It feels like there is plenty as the vehicle swiftly accelerated with a surge of mid-range torque taking it to 80km/h, which was all the available space allowed. Again, the engine let out a dull roar but it was refined rather than unbridled.

The Euro feel and performance of the Pathfinder 550 will be appreciated by those looking for a bit of luxury in a seven-seat 4x4 wagon and at $75,990 it will need to deliver on those merits. Early indications are that it does and it’s still priced very competitively with other top-of-the-range models in its class that can’t match its performance.

Previous testing against its 4x4 ute rivals has shown the D40 Navara to be one of the better on-road driving vehicles in this class. Off-road it is hampered by its long wheelbase and low ground clearance but it shines on the tarmac both unladen or with three-quarters of a tonne on the back.

So it was only fitting that our stint in the Navara ST-X 550 was on a tight motorkhana course on a wet skidpan rather than off-road.

The Navara’s cabin is almost identical to the Pathfinder’s with cloth in lieu of leather trim on the seats and different finishes on dash and console trims. Still, the 550 gets chrome highlights and plenty of standard features.

Outside, the Navara appears menacing in shiny black with its contrasting matt-black sports bar, 17-inch alloy wheels and hard tonneau cover with garish red stripes to give a spider-like look

Navara’s 4x4 system is simpler than that in Pathfinder, only offering two-wheel drive (rear), and high- and low-range 4x4. With no full-time 4WD operation available on our test drive, it was left in 2WD on the sealed road course.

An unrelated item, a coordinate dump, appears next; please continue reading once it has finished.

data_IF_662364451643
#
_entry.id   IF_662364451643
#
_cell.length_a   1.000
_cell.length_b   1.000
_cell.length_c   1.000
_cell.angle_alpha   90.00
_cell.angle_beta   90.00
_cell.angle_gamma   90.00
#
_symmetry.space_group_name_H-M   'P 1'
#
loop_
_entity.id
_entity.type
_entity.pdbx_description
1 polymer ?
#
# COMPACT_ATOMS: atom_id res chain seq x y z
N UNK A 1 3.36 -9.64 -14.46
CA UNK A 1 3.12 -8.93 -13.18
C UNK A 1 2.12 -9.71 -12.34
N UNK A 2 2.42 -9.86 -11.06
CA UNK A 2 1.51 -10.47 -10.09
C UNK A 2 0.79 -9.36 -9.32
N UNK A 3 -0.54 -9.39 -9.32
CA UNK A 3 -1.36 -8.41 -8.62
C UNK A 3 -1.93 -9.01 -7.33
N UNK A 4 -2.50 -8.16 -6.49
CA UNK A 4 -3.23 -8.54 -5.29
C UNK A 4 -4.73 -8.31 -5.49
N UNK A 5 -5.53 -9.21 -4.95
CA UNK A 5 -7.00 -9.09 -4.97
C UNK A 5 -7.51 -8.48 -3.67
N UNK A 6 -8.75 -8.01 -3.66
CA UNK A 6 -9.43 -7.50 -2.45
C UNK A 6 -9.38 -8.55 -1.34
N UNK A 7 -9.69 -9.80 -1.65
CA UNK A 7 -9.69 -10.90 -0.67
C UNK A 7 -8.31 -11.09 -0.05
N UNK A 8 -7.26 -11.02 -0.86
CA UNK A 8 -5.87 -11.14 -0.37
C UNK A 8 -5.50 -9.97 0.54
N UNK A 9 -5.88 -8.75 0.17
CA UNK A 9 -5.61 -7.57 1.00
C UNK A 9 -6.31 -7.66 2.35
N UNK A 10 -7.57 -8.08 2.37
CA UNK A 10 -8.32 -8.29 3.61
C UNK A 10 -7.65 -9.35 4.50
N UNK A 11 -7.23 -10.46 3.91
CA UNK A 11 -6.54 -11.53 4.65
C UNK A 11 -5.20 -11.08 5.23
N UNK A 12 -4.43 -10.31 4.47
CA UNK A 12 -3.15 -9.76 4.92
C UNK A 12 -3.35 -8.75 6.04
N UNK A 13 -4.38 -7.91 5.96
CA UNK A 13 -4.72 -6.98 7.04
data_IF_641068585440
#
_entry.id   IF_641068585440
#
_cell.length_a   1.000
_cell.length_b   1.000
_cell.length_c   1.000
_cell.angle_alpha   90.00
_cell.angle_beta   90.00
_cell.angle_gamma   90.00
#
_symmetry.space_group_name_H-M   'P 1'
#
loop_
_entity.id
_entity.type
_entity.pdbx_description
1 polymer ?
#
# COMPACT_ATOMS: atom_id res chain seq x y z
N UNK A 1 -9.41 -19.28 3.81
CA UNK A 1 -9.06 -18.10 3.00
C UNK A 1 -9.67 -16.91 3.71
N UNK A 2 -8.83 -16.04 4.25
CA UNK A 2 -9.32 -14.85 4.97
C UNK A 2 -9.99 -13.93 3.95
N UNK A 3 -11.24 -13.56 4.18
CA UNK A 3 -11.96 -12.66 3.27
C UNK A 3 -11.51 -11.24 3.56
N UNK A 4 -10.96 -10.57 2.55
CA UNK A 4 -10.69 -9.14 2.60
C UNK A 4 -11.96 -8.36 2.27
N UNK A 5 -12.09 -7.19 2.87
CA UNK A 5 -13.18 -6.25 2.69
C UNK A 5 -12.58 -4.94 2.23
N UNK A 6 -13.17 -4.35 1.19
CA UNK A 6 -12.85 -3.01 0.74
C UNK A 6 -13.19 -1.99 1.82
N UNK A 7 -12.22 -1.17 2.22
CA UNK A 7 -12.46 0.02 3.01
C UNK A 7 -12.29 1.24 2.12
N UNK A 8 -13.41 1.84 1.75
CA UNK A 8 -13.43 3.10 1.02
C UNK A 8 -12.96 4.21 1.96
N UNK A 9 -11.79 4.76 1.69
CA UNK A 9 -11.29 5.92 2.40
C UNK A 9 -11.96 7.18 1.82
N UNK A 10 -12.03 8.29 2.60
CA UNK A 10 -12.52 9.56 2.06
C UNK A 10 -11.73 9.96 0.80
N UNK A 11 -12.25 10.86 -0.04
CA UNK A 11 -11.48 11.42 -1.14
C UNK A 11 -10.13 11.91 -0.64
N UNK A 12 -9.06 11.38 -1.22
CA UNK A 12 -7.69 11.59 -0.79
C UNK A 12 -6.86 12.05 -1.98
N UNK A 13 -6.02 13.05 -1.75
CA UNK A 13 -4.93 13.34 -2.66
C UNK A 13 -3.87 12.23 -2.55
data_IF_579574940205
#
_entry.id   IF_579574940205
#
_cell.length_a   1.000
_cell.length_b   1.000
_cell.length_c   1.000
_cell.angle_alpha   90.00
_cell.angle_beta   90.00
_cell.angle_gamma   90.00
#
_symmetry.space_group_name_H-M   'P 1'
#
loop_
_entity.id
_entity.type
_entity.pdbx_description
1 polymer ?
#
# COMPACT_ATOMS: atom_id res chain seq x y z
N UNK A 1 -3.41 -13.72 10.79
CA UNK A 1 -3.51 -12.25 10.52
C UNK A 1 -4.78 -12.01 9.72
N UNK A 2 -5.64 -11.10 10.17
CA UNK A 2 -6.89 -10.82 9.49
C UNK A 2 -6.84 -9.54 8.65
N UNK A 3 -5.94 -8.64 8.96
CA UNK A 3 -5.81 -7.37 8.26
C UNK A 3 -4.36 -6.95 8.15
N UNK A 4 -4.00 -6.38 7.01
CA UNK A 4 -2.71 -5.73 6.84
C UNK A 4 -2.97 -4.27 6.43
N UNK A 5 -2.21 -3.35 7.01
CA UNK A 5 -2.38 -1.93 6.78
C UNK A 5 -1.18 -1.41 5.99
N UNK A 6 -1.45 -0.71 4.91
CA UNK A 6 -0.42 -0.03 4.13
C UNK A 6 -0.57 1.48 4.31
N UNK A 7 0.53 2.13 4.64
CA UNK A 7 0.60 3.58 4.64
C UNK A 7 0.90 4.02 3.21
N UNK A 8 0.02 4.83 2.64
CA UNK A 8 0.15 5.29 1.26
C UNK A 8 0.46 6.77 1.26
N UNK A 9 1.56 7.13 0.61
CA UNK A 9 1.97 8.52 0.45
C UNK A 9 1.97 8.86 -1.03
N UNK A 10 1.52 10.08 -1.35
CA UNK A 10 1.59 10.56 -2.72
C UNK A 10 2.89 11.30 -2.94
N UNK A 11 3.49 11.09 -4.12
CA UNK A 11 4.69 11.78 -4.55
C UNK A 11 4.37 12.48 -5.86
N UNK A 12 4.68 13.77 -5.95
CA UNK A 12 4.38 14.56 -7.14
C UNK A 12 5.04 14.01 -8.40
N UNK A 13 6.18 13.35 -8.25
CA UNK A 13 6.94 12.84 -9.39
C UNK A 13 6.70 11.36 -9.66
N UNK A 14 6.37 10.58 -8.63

The tremendous grunt of the 3.0-litre turbo-diesel engine is enough to spin the rear tyres and trigger the electronic traction control on launch but once released of the electronics the full force of the V9X can be felt as it pushes you back in the seat. This vehicle will make light work of overtaking at highway speeds, with or without a load on.

For a light truck, the Navara steers and stops precisely and surprises with its agility on the slick wet surface. This is not as you would drive this type of vehicle on the road except in an emergency reaction, and it handled it with control and ease.

At a few points in the slalom section of the course when the speed crept up a bit, the stability control triggered to keep the unladen rear end in check as it wanted to step out on the changes in direction. Once again, this was well controlled and an unobtrusive application of the life-saving electronic safety system.

The drives available to us were hardly enough to adequately test the new vehicles from Nissan but did give the indication that the company is on to something good with the new engine in the Pathfinder and Navara.

Nissan’s competitors can’t come near these vehicles in terms of power and torque, and with maximum towing weights of 3500kg (braked) for Pathfinder and 3000kg for Navara, again these models are at the head of their respective classes.

The towing capacity will particularly make the new Nissan appealing to families that need to tow large boats or caravans but don’t want a large 4x4 wagon. Those who tow fifth-wheel vans have already adopted the D40 Navara as a favourite tow vehicle and the additional power and torque of the 550 will reinforce that opinion.

“With so much capacity for effortless towing, both Navara ST-X 550 and Pathfinder Ti 550 models will become the default choice for customers who think big when it comes to outdoor activities,” said Nissan Australia CEO Dan Thompson.

Only a full test in the future will confirm the impression found here but the new 500 models give Nissan class-leading vehicles on paper and this is part of what it needs to get people in to showrooms if its ambitions to become the top-selling vehicle importer in Australia by 2012 are to come to fruition.